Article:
My turn: Work on Magnuson-Stevens Act is not over

Posted: Monday, December 25, 2006

Mr. Dave Benton, in his Dec. 13 My Turn, characterized the Alaska pollock fishery as an example of how the Magnuson-Stevens Act "Americanized" the 200-mile Exclusive Economic Zone. But the American Fisheries Act, which privatized and monopolized the fishery, was really a square off between Norwegian-funded factory trawlers and Japanese-owned shore plants. When it was over, the entire fishery was owned by a few big, mostly foreign, companies.

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Alaska's pollock fishery was a free-range cow that the whole world was chasing around with a three-legged stool and a milk bucket. Our response was to fence the pasture and give away the cow. Knowing that Bossy is healthy is small consolation to the guy who can't have any more milk.

In praise of the act's ecosystem safeguards, he wrote: "Bycatch is closely monitored and has been substantially reduced. Extensive swaths of the ocean floor have been closed to fishing to protect essential habitat."

First, bycatch has been reduced largely by calling it something else. Saleable fish now caught accidentally with the target species are being renamed "secondary species." Both saleable and nonsaleable bycatch will become tradable commodities. Boats that overcatch these species can buy blocks from boats that don't to avoid being shut down. So the amount of these species taken will never be reduced. Why should it be? It's money in the bank. Good policy would reward techniques that specifically target fish, not the opposite.

Also, to say that bycatch is "closely monitored" is an inside joke. The amount of observer coverage on groundfish boats is pathetic. Boats with observers aboard fish quite differently than those without. Requests for a period of 100 percent observer coverage to provide an accurate set of numbers have been denied, even though a tax on the "secondary species" trawl fishery for black cod alone could easily pay for it. Trawl black cod has been classified as saleable bycatch, even though they use a different kind of net on different grounds as the target species. Another inside joke.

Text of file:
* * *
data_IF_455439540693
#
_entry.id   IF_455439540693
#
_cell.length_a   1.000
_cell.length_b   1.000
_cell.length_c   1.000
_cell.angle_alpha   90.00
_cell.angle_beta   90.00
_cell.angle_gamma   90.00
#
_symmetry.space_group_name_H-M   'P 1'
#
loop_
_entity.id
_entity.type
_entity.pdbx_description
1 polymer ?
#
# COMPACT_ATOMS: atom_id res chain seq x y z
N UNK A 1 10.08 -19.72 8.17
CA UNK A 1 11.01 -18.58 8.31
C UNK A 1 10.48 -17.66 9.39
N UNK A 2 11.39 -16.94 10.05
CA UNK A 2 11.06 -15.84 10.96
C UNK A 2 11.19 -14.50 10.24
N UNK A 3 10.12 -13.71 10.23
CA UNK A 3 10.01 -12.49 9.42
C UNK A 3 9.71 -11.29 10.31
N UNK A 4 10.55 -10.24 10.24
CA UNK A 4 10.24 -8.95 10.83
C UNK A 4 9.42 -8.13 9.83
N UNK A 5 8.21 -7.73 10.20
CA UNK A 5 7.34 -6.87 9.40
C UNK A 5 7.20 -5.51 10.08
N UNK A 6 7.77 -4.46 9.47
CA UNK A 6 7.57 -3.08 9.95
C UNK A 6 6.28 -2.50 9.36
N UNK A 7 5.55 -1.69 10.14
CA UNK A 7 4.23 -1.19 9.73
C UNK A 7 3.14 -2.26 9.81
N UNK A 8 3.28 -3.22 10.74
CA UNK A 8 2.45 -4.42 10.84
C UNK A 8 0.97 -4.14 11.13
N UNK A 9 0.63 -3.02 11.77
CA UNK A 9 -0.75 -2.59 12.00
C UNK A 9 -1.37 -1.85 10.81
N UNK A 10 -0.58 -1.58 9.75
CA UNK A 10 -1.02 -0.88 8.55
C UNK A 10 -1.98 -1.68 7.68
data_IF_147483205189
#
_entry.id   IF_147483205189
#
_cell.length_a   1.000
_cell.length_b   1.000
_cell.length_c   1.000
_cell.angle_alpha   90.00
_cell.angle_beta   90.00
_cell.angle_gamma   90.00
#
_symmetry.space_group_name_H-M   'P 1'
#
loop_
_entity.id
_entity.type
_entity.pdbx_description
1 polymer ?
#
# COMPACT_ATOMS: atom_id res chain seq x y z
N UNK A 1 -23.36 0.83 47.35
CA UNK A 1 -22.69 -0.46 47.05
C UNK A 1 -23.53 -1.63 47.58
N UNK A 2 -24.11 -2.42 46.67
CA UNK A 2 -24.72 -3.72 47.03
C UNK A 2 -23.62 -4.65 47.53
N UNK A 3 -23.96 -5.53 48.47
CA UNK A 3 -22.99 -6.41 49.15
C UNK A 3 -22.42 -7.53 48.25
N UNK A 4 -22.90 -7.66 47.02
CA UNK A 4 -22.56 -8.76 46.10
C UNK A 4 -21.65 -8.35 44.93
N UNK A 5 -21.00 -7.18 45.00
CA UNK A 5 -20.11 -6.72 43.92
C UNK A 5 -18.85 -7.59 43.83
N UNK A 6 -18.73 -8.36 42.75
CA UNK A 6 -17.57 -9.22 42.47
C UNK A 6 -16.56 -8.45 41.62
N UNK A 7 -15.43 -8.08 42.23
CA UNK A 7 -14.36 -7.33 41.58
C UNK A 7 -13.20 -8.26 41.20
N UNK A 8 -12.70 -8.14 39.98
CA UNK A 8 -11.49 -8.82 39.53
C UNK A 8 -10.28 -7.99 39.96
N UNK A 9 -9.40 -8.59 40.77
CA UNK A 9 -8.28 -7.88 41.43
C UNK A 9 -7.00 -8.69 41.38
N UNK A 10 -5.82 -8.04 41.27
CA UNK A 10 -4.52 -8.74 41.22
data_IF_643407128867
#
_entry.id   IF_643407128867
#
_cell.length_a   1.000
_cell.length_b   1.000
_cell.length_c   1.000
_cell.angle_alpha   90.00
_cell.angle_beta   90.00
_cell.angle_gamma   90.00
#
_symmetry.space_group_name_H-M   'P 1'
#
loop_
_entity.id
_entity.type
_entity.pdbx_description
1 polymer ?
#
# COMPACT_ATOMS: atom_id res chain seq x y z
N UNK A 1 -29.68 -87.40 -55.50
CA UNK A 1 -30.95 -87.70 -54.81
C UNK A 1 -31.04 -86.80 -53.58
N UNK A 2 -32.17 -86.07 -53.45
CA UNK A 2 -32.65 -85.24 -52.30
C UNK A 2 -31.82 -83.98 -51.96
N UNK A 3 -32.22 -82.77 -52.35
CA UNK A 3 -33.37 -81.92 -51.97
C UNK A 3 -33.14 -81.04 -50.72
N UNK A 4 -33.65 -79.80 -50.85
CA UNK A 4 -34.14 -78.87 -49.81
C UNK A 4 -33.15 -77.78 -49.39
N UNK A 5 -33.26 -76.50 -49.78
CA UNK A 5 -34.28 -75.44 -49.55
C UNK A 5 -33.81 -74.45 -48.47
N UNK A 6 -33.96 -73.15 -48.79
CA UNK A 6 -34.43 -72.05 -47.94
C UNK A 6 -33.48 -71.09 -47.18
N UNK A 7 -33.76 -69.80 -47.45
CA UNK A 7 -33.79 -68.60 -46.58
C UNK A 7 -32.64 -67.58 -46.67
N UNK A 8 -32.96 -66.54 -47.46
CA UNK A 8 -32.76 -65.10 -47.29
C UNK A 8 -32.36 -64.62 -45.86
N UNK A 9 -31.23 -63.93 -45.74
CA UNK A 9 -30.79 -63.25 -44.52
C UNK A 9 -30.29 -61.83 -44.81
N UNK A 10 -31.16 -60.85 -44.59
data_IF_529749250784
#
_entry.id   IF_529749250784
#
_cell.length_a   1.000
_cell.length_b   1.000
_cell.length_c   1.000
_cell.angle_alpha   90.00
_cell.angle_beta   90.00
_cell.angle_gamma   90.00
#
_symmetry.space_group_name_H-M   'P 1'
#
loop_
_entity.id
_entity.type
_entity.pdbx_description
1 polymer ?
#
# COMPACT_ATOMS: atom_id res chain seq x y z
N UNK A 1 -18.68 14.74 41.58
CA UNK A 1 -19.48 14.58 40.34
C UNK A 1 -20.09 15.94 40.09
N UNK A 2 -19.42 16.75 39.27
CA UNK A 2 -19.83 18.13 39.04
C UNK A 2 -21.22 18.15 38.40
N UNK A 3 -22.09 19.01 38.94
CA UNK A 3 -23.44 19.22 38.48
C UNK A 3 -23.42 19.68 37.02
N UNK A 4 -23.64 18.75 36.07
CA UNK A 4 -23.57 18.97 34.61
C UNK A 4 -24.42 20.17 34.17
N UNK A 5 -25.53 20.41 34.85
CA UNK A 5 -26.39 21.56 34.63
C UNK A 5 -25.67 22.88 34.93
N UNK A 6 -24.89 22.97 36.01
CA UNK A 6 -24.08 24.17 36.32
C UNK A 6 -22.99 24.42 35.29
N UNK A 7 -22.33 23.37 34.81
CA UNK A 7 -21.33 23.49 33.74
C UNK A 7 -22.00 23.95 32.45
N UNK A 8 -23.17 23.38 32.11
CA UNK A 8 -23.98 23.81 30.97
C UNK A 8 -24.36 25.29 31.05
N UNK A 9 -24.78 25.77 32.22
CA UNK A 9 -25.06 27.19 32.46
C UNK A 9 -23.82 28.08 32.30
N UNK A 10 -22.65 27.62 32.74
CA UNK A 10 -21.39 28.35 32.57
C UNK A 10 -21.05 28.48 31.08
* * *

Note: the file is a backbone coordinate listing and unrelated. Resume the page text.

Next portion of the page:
As far as 'extensive swaths" of closed grounds, not letting a trawler tear his net to ribbons on a patch of coral as sharp as broken glass is like not letting someone punch himself in the face. Nursery grounds for crab and cod in the flats where a bottom trawl rolls easily remain open. And they probably will, with the bycatch-trade system in place.

The council is presently considering a sector split that locks in gear types. To compete with each other in the "race for fish" trawlers and their nets have grown bigger, badder and less discriminate. With the race over, why are we locking in the race cars? It has often observed that in a rationalized world all of the cod in the Gulf of Alaska could easily be caught with pots, with higher quality, more community equity and virtually zero bycatch.

The Alaska Constitution tells us to manage public resources for "the maximum benefit of its people." Our Department of Fish and Game commissioner wants to redefine "maximum benefit" as "optimum yield." That made me scratch my head. But then I read the McDowell Group's excellent report titled, "State of Alaska Seafood Economic Strategies - Draft Report." Highly recommended. It is available on its Web site - objective, plainspoken and pertinent; I can't say enough good things about the McDowell Group's professionalism and its product. The report clearly calls for the state to gather socioeconomic data before proceeding. This is something many fisherman and community groups have been asking about for years.

Raw economic data tells you about the size of the pie. Socioeconomic data tells you how the pie is sliced and who gets a piece. "Optimum yield" means we want a big pie. "Maximum benefit" means our sons and daughters might actually get to taste it.

Work on the Magnuson-Stevens Act is not over. It is entering its next phase. It is a blob of molten metal right now. What kind of sword it becomes will depend on who hammers on it as it cools. Regional fisheries associations, in particular, are important to watch as they develop. They could be used to steal the pie, or to slice it.

• Terry Haines is a resident of Kodiak.



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